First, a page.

2. Material and Methods

2.1. Animals

C57BL/6 wild-type mice weighing 20–25 g, 6–8 weeks old, were kept in appropriate cages in a temperature-controlled room, with a 12h dark/light cycle, and they had free access to water and food. All animals were manipulated in accordance with the Guiding Principles in The Care and Use of Animals, approved by the Council of the American Physiologic Society. This animal study was deemed to be ethical according to the Brazilian Guidelines (Resolution 11794/2008) and was approved by the Animal Ethics Committee of the São Leopoldo Mandic Faculty (no. 068/2012). The number of animals per group was kept at a minimum and each animal was used once.

2.2. Dendritic cell generation

Dendritic cells were generated in vitro from bone marrow cells from 6- to 8-week-old wild-type C57BL/6 mice as described previously [22]. Briefly, femurs were flushed with RPMI 1640 (Gibco-BRL Life Technologies, Grand Island, NY, USA) to release the bone marrow cells that were cultured in 6-well culture plates in RPMI-1640 (Gibco) supplemented with 10% heat-inactivated FCS, 100 μg/ml penicillin, 100 μg/ml streptomycin, 5 × 105 2-mercaptoethanol (all from Sigma Chemical Co., St. Louis, MO, USA), and murine GM-CSF (30 ng/ml). On days 3 and 6, the supernatants were gently removed and replaced with the same volume of supplemented medium. On day 9, the nonadherent cells were collected to eliminate the residual macrophage contamination. Flow cytometric evaluation of DCs shows high expression of CD11c (data not shown).

2.3. Treatment of dendritic cells

To evaluate the effect of different concentrations of 15d-PGJ2 (Sigma–Aldrich, USA) or rosiglitazone (Avandia, Glaxo-Smith Kline, USA) on DCs, these cells (1x106/mL) were incubated with 15d-PGJ2 or rosiglitazone and/or LPS, in RPMI 1640 supplemented with 10% FBS. After day 9 from DC generation, DCs were pretreated for 1 hour (37C in 5% CO2) with 15d-PGJ2 (1, 5, or 10 μM), or rosiglitazone (3, 10, or 30 μM) before LPS (50 ng/mL) stimulation for 24 h (overnight at 37C in 5% CO2).

2.4. Flow cytometry

To assess the influence of 15d-PGJ2 treatment on the expression of DC surface molecules, these cells were harvested on plate culture and were characterized by flow cytometry using antibodies against MHC class-II, CD80, and CD86 conjugated to PE or FITC, as well as isotype controls. Afterwards, samples obtained from the abovementioned culture were suspended and incubated for 30 min at 4C in PBS containing 2% of bovine serum albumin (PBS-BSA) and Fc-block to avoid nonspecific background staining. After the blocking step, DCs were identified by characteristic size (FSC) and granulosity (SSC) combined with two-color analysis. Briefly, DCs were identified as CD11c+ using specific antibody conjugate with PE (BD Biosciences PharMingen, San Diego, CA, USA), and the expression of MHC-II, CD80, and CD86 was identified using antibody conjugate with FITC (BD Biosciences PharMingen, San Diego, CA, USA). The isotype controls used were rat IgG2b PE and Hamster PE/FITC (BD Biosciences PharMingen). After staining, cells were fixed with 1% paraformaldehyde and analyzed by flow cytometry (FACScan and CELLQuest software; BD Biosciences PharMingen).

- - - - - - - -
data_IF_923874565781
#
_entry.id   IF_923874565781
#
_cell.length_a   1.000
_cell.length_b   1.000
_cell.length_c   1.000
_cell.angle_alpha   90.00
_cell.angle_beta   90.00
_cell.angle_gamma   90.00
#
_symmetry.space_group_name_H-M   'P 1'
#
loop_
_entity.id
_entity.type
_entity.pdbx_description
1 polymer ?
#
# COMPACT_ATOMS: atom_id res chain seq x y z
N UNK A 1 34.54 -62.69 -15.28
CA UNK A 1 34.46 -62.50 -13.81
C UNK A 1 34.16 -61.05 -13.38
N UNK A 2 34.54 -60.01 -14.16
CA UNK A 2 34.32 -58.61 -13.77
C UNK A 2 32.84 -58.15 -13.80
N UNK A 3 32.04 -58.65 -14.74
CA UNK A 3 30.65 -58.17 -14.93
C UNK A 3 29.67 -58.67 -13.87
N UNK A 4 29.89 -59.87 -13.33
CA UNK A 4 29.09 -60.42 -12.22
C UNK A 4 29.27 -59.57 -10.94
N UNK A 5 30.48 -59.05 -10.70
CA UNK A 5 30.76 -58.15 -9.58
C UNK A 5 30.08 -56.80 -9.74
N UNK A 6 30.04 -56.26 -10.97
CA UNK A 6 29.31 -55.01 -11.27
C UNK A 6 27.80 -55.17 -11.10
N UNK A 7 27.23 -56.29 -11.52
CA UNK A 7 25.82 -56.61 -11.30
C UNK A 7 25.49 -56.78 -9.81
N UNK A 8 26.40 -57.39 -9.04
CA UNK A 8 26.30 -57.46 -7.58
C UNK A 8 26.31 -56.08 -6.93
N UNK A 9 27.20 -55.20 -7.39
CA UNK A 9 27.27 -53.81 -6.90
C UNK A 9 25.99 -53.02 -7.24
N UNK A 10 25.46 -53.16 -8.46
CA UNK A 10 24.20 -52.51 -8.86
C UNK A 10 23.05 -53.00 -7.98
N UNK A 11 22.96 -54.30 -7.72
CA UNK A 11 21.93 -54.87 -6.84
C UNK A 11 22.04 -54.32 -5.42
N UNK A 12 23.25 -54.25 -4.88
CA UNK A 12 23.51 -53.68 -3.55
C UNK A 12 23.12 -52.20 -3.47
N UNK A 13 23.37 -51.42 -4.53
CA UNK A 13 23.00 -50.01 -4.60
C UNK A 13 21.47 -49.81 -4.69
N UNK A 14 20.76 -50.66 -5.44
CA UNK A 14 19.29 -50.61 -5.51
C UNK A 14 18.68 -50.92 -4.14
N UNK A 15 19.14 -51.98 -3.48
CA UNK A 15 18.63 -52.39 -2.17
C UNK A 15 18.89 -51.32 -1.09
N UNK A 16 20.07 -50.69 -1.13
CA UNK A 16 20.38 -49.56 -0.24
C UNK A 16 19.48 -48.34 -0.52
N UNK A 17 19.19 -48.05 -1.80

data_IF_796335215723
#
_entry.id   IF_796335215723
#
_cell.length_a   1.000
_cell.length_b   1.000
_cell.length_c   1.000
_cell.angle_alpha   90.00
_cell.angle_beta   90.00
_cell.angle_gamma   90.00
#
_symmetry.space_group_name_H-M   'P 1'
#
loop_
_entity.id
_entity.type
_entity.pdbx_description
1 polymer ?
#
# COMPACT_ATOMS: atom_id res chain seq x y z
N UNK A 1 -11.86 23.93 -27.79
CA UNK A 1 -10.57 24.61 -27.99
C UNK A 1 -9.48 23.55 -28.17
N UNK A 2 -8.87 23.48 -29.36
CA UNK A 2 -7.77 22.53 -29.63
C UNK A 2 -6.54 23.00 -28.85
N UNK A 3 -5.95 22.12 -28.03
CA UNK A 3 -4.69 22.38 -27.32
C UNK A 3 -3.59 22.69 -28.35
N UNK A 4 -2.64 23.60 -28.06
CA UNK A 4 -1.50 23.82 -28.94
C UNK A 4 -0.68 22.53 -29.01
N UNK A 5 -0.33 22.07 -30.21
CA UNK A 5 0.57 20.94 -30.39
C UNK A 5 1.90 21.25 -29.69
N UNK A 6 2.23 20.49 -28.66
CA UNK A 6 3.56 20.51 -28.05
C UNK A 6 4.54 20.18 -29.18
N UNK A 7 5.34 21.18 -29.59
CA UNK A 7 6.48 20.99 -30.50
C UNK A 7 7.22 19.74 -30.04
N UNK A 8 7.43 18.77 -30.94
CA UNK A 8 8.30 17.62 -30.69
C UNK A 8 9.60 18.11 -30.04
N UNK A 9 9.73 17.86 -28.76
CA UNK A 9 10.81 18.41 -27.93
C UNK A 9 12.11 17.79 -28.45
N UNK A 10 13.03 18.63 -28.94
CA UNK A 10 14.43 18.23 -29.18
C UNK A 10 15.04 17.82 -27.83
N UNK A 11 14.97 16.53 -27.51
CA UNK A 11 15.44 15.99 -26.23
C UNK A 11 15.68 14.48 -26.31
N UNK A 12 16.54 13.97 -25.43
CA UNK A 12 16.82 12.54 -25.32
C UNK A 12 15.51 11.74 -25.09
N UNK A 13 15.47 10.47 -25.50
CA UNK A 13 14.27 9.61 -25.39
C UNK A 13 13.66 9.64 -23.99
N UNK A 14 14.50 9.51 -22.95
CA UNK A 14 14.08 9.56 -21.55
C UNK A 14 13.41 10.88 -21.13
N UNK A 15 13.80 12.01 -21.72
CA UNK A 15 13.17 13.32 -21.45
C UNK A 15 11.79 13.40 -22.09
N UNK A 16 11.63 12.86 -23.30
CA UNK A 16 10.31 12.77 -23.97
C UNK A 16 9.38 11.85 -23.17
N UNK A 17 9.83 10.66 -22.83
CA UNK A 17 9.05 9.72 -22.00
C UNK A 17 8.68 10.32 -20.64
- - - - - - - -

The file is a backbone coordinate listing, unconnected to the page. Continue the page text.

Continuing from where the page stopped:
2.5. Cytokine measurements (ELISA)

The levels of IL-12, IFN-γ, TNF-α, IL-1β, and IL-10 were detected by ELISA using protocols supplied by the manufacturer (R&D Systems, Minneapolis, USA). After all standard procedures, the optical density (OD) was measured at 490 nm. Results are expressed as pg/mL of each cytokine, based on the standard curves. Cytokines levels were measured in supernatant of BMDC cultures.

F1
Figure 1: Effect of 15d-PGJ2 on surface molecules expression. BMDC were subjected to the pretreatment with 15d-PGJ2(1, 5, and 10μM), for 1 hour, and then stimulated with LPS. After 24 hours of stimulation, the BMDC were harvested and double-stained for CD11c or CD80, CD86, and MHC-II. Monoclonal antibody conjugated PE or FITC was used for staining and was detected through flow cytometry.
2.7. Quantitative real time PCR of PPAR-γ

Total RNA was extracted from DCs stimulated, or not, with LPS using RNAspin Mini isolation kit (GE Healthcare, Buckinghamshire, Germany) following the manufacturer's recommendations. Gene expression of PPAR-γ was normalized to the expression of the GAPDH gene.

2.8. Statistical analysis

The means from different treatments were compared using ANOVA. When statistically significant differences were identified, individual comparisons were subsequently made using Bonferroni's t-test for unpaired values. Statistical significance was set at P value < 0.05.

F2
Figure 2: Effect of 15d-PGJ2 on cytokines release. BMDC were subjected to pretreatment with 15d-PGJ2 (1, 5, or 10μM) for 1 hour, followed by LPS stimulation. After 24 hours of stimulation, the culture supernatant was harvested and the levels of IL12p40 (a), IFN-γ(b, TNF-α(c), IL-1β(d), and IL-10 (e) were detected through ELISA assay. Data are the mean ± SD and are triplicate representative. #P<0.05 medium group compared with medium + LPS group. *P<0.05 medium + LPS group compared with 15d-PGJ2 + LPS group.

3. Results